How about climate as an issue? Qatar reaches near 120 degrees Fahrenheit in the summer (about 49 degrees Celsius), which poses a significant health risk for players and spectators alike. The United States gets nowhere near that temperature. Very few of our proposed locations reach 100 on a regular basis in the summer months. Stadiums in cities such as Boston, New York, Indianapolis, Chicago, St. Louis, Denver, and Seattle will not have to deal with temperature issues.
Quite simply put, the United States is a far better host option than Qatar. I understand FIFA's desire to give an opportunity to every region of the world, but at what cost? 3 million more people attended the last World Cup in the United States than live in Qatar!
How does the small developing nation expect to handle a wave of people all arriving at once that immediately outnumber them? As an analyst on ESPN put it today, "these people are crammed into a space roughly the size of Connecticut." I live in Connecticut, and I can tell you that you cannot host a World Cup in Connecticut, even with our beautiful summer weather. How do they expect to hold one in Qatar?
With climate, the issue of accommodation, preparation (building/renovating stadiums) and the possibility of terrorist threats (which honestly scares me more than the other issues), Qatar is not as strong a host as the United States.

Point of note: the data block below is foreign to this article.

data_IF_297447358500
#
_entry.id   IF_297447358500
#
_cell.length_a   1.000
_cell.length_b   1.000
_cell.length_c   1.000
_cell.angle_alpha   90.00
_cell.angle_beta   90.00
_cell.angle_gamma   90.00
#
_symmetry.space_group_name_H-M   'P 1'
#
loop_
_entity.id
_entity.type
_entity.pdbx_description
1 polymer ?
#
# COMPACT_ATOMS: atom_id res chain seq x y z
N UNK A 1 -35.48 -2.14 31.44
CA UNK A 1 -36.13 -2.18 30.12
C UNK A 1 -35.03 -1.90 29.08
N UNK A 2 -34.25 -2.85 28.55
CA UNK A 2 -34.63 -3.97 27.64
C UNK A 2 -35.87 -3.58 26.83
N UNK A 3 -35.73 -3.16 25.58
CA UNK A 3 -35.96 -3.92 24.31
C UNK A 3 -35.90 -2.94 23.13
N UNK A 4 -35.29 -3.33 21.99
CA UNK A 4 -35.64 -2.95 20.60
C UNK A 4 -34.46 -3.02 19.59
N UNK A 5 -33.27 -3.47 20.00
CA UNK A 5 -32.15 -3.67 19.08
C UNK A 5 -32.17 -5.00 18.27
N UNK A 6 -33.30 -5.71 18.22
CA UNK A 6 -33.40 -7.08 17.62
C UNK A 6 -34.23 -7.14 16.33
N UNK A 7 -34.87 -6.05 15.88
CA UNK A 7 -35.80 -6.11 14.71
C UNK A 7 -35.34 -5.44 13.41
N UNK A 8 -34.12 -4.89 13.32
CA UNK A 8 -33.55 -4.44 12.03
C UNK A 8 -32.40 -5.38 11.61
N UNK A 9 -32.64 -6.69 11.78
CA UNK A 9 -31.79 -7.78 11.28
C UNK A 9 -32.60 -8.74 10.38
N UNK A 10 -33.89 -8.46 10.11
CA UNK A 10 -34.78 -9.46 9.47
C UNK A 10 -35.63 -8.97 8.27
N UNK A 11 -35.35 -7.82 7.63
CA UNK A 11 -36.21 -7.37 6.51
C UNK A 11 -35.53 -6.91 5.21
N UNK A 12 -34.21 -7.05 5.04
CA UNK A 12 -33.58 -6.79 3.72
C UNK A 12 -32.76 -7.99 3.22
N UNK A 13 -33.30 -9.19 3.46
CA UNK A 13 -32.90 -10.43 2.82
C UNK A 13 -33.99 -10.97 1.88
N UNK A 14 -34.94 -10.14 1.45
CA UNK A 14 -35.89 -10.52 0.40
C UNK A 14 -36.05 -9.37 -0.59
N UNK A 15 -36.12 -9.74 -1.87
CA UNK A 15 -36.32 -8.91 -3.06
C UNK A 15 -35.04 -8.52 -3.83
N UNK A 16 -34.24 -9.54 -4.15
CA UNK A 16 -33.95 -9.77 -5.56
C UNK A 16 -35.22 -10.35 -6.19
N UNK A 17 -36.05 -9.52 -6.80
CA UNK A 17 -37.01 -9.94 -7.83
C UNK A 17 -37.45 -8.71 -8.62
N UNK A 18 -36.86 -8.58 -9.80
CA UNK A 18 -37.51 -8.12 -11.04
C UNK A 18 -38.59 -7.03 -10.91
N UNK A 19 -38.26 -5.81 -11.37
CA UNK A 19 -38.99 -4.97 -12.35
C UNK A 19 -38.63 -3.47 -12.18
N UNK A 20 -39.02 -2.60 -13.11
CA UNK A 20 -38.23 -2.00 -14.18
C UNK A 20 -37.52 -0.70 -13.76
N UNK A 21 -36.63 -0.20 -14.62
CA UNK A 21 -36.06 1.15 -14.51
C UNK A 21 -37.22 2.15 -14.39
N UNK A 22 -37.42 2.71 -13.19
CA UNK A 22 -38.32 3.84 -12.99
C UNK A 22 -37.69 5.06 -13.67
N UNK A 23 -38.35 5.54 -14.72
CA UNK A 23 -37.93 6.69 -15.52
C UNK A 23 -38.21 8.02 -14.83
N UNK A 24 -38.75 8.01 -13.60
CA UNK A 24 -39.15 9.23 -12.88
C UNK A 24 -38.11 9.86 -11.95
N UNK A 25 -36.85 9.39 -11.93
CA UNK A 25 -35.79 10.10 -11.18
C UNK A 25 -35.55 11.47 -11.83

Sunil Gulati, President Barack Obama, Former President Bill Clinton, Morgan Freeman and Landon Donovan did an excellent job pitching the reasons for a US World Cup in 2022. The game is even more popular here than it was in 1994. We need to do little to prepare. And we are, as Morgan Freeman said, "the world's home away from home."
President Obama continued the argument. "It's important that all the teams who come to any World Cup venue feel that they, too, are playing at home, not just for people watching on television," Clinton said. "I tell everyone maybe America's best claim to this World Cup is that we have the only nation you can put the World Cup that can guarantee no matter who makes the final, we can fill a stadium with home-nation rooters."
I think Australia would be excellent as well, but the United States is by far the strongest bid. The only thing that may hurt them is that they held the most successful World Cup ever, only 16 years ago. That being said, it will have been 28 years by the start of the 2022 World Cup. To vote against it because it will have hosted twice in a third of a century is ridiculous.
Bring it to my country. The United States is by far the best candidate.